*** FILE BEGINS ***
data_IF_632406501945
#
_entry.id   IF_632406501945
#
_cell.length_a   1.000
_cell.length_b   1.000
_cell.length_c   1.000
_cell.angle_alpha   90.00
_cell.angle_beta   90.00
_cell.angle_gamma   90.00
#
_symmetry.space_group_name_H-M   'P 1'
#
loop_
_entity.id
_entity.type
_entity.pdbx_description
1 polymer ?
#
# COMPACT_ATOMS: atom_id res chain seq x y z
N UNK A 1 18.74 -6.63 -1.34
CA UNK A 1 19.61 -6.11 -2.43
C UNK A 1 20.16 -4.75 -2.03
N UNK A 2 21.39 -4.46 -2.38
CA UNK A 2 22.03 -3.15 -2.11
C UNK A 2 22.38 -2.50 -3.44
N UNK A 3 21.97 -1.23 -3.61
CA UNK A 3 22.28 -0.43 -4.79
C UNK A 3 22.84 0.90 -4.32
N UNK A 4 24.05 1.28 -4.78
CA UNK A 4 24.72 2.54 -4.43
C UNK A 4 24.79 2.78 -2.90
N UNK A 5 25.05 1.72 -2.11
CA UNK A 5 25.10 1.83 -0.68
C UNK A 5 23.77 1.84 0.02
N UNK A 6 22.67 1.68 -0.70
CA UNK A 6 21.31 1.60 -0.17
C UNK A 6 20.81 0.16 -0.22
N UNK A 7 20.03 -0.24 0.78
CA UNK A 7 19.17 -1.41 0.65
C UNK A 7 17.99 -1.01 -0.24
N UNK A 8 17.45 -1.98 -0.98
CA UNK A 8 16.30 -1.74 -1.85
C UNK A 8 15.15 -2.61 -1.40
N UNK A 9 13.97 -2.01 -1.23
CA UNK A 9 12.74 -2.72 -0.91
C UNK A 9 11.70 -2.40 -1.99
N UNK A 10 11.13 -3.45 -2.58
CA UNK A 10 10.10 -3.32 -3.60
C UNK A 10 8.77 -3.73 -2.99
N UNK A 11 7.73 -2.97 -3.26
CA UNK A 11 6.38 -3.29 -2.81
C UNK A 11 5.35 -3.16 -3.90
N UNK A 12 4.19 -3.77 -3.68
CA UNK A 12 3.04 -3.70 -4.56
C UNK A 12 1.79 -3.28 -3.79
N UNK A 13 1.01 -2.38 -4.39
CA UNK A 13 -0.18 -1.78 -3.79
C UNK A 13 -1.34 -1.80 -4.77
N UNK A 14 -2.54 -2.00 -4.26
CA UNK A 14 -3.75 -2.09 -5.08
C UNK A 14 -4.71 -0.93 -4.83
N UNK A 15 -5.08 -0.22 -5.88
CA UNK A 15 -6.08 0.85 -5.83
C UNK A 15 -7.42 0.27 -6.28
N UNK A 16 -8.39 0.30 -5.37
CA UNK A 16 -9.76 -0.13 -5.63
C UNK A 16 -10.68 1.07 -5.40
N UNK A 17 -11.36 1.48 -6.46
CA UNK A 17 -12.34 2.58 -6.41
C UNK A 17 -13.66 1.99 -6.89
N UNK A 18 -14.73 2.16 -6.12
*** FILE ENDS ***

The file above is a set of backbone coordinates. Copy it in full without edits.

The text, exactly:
data_IF_632406501945
#
_entry.id   IF_632406501945
#
_cell.length_a   1.000
_cell.length_b   1.000
_cell.length_c   1.000
_cell.angle_alpha   90.00
_cell.angle_beta   90.00
_cell.angle_gamma   90.00
#
_symmetry.space_group_name_H-M   'P 1'
#
loop_
_entity.id
_entity.type
_entity.pdbx_description
1 polymer ?
#
# COMPACT_ATOMS: atom_id res chain seq x y z
N UNK A 1 18.74 -6.63 -1.34
CA UNK A 1 19.61 -6.11 -2.43
C UNK A 1 20.16 -4.75 -2.03
N UNK A 2 21.39 -4.46 -2.38
CA UNK A 2 22.03 -3.15 -2.11
C UNK A 2 22.38 -2.50 -3.44
N UNK A 3 21.97 -1.23 -3.61
CA UNK A 3 22.28 -0.43 -4.79
C UNK A 3 22.84 0.90 -4.32
N UNK A 4 24.05 1.28 -4.78
CA UNK A 4 24.72 2.54 -4.43
C UNK A 4 24.79 2.78 -2.90
N UNK A 5 25.05 1.72 -2.11
CA UNK A 5 25.10 1.83 -0.68
C UNK A 5 23.77 1.84 0.02
N UNK A 6 22.67 1.68 -0.70
CA UNK A 6 21.31 1.60 -0.17
C UNK A 6 20.81 0.16 -0.22
N UNK A 7 20.03 -0.24 0.78
CA UNK A 7 19.17 -1.41 0.65
C UNK A 7 17.99 -1.01 -0.24
N UNK A 8 17.45 -1.98 -0.98
CA UNK A 8 16.30 -1.74 -1.85
C UNK A 8 15.15 -2.61 -1.40
N UNK A 9 13.97 -2.01 -1.23
CA UNK A 9 12.74 -2.72 -0.91
C UNK A 9 11.70 -2.40 -1.99
N UNK A 10 11.13 -3.45 -2.58
CA UNK A 10 10.10 -3.32 -3.60
C UNK A 10 8.77 -3.73 -2.99
N UNK A 11 7.73 -2.97 -3.26
CA UNK A 11 6.38 -3.29 -2.81
C UNK A 11 5.35 -3.16 -3.90
N UNK A 12 4.19 -3.77 -3.68
CA UNK A 12 3.04 -3.70 -4.56
C UNK A 12 1.79 -3.28 -3.79
N UNK A 13 1.01 -2.38 -4.39
CA UNK A 13 -0.18 -1.78 -3.79
C UNK A 13 -1.34 -1.80 -4.77
N UNK A 14 -2.54 -2.00 -4.26
CA UNK A 14 -3.75 -2.09 -5.08
C UNK A 14 -4.71 -0.93 -4.83
N UNK A 15 -5.08 -0.22 -5.88
CA UNK A 15 -6.08 0.85 -5.83
C UNK A 15 -7.42 0.27 -6.28
N UNK A 16 -8.39 0.30 -5.37
CA UNK A 16 -9.76 -0.13 -5.63
C UNK A 16 -10.68 1.07 -5.40
N UNK A 17 -11.36 1.48 -6.46
CA UNK A 17 -12.34 2.58 -6.41
C UNK A 17 -13.66 1.99 -6.89
N UNK A 18 -14.73 2.16 -6.12